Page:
Getting a claim approved for long COVID, however, could be another hurdle. Bean had both short-term and long-term disability through her work, but both claims were denied. “Because I’d had all this testing that was pretty normal, they said you have no clinical evidence that you’re not able to work,” she says. “With symptoms like brain fog, difficulty concentrating, and fatigue, people may be having a hard time satisfying their policy's definition of disability,” says Wylam. “It's hard to quantify these symptoms and their impact on a person's ability to work.”
Sbrana says unfortunately this is not uncommon with claims for chronic illnesses without biomarkers, like long COVID. She says that if you can afford it, disability insurance is a good option, though she is adamant that people applying for disability benefits for a post-viral condition like long COVID should hire a lawyer to help file their claims. “I think particularly with long COVID you need a lawyer who is experienced with M.E./C.F.S. and illnesses with no clear biomarkers,” she says. “You need a lawyer who knows what to do with these claims.”
Planning for disability is possible
“I would advise a client who was worried about [long COVID] to obtain long-term disability insurance,” says Erik Baskin, founder of Baskin Financial Planning. “It is not cheap, but if this is a big concern then it will be the best way to protect yourself.”
Private disability insurance policies cost about 1% to 3% of a person’s salary, depending on their coverage and their health profile, including age. For some people, that cost is prohibitively expensive. For others with certain health conditions or pre-existing conditions, they may be unable to get policies at all or have policy exclusions for the very conditions they are worrying about disabling them.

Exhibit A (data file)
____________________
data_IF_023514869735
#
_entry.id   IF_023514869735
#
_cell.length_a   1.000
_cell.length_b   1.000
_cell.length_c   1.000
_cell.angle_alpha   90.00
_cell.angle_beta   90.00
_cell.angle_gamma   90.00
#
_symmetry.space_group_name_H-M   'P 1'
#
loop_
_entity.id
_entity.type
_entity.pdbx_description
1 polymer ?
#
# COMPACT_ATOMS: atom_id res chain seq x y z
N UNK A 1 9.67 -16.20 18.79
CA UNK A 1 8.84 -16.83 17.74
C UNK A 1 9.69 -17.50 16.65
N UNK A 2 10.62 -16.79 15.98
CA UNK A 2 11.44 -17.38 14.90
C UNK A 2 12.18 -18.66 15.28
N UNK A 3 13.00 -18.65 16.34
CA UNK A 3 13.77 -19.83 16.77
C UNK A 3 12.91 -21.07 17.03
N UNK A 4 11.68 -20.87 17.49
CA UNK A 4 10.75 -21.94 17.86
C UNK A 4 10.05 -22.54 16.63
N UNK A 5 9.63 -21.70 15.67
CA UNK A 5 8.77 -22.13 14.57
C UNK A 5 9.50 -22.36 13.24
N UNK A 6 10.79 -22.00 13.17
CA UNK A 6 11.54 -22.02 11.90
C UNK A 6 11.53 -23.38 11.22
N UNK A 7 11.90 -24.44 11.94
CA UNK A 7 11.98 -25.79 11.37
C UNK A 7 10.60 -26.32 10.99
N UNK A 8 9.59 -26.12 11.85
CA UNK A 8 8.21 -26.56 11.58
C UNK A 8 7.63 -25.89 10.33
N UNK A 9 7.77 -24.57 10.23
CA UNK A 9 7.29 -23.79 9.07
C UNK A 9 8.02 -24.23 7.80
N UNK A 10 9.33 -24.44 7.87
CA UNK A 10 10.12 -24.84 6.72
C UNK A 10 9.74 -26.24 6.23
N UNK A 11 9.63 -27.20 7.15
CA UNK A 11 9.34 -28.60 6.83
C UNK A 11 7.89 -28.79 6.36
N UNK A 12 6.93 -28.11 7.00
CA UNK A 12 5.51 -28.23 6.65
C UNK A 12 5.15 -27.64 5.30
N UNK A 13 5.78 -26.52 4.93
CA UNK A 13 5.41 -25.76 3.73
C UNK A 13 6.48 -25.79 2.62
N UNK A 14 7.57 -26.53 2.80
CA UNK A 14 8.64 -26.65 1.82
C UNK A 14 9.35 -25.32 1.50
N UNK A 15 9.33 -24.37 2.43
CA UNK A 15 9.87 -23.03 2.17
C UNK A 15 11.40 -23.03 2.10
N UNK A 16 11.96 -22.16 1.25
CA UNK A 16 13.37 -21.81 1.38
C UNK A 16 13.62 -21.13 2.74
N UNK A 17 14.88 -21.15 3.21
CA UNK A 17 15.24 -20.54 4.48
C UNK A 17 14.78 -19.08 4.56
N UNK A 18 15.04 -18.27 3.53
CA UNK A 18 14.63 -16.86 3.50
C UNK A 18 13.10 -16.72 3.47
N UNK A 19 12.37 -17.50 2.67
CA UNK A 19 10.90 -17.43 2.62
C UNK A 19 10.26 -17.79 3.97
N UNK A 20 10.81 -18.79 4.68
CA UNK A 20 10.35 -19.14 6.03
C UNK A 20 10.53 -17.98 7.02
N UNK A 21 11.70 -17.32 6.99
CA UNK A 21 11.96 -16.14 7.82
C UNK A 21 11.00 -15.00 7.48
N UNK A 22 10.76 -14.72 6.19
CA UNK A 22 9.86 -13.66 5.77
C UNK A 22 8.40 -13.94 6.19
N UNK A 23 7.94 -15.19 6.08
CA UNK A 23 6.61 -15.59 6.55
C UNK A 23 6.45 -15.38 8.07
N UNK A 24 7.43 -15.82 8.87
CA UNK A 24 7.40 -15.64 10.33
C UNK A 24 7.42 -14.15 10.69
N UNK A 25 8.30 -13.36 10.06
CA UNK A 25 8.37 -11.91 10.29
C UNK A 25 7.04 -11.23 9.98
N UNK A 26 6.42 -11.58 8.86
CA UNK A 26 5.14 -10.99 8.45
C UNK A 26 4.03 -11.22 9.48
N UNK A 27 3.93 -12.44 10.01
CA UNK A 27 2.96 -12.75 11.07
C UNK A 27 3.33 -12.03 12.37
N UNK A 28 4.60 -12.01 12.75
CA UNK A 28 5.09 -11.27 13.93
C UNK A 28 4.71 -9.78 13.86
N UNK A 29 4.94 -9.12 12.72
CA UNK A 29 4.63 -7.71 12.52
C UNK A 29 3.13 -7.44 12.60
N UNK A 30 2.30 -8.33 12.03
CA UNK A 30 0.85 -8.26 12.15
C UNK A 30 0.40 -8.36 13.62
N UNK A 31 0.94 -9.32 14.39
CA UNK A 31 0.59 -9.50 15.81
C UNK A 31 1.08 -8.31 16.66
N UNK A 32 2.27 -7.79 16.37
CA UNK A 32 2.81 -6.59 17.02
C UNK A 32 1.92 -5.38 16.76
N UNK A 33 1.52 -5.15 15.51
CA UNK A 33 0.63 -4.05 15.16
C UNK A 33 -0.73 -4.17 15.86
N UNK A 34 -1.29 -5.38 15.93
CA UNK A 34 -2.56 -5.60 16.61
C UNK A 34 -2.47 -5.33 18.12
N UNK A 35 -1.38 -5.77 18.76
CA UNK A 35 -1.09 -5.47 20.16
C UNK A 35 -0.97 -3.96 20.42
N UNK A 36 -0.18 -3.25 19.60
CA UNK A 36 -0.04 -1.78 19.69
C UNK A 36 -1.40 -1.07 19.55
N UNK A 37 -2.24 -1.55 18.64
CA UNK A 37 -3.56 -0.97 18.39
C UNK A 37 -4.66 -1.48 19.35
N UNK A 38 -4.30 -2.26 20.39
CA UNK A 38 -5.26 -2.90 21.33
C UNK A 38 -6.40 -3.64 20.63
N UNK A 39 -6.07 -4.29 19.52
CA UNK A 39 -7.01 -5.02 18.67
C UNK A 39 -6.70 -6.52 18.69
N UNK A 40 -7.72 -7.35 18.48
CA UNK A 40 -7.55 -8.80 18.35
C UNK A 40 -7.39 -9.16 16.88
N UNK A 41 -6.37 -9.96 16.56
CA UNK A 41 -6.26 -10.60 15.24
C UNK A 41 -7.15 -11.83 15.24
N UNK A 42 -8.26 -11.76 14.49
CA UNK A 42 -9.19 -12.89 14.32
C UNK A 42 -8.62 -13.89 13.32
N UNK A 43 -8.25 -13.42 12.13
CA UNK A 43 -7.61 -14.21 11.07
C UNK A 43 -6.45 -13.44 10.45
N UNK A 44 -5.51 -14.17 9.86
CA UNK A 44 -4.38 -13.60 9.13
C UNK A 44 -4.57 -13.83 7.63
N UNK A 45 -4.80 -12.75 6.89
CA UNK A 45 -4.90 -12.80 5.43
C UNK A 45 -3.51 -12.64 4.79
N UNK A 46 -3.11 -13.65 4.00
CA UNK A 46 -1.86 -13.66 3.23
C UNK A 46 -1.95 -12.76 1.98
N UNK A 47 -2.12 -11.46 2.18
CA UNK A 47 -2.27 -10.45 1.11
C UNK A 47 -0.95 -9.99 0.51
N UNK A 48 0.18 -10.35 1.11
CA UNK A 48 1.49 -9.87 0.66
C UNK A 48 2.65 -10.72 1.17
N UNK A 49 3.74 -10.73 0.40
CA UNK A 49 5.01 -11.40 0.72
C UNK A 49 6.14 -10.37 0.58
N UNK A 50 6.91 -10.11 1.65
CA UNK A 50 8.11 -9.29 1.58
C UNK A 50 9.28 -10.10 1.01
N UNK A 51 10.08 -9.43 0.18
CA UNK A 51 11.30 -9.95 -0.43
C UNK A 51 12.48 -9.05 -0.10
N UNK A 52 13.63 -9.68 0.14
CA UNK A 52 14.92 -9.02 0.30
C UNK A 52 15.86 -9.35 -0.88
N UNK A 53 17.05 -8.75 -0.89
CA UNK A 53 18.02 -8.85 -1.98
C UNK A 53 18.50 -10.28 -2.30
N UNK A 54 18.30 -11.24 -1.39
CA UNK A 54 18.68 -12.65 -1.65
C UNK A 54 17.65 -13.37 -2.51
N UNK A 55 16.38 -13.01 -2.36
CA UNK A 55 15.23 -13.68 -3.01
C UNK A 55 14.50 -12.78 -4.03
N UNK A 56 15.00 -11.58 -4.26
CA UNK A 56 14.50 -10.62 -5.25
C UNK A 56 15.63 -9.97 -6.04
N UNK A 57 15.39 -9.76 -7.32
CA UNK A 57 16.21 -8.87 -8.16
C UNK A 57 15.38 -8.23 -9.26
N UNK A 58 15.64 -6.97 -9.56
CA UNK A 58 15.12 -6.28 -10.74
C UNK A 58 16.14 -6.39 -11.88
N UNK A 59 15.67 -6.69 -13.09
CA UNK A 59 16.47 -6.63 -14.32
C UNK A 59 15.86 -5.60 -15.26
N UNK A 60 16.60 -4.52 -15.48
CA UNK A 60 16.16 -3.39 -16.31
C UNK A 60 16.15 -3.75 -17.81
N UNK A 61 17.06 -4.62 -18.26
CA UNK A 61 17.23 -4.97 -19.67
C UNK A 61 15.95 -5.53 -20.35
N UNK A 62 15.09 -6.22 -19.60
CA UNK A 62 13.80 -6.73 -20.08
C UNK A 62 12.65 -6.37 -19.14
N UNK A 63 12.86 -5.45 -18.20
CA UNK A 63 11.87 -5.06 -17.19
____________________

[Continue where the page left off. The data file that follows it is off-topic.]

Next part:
If you cannot get a private policy and don’t have coverage through work, another option would be to find a job that gives you the coverage you need; approximately one-third of employers offer long-term disability to their employees.  “If a client is concerned about the risks of long COVID and does not have access to disability insurance coverage, I recommend considering a new job,” says Katy Cook, principal at Abacus Financial Planning. “Look at the major employers in your area, check out their benefits online, and ask friends about their benefits. With the current job market, it’s a great time to look for a new position.”
Of course, not everyone will end up with coverage. “People with a workplace disability policy [or private disability policy] are probably in the best position [if they get long COVID], as long as they can become eligible for benefits,” says Wylam. Otherwise, “it’s a person's own savings and ability to financially plan for situations like this.”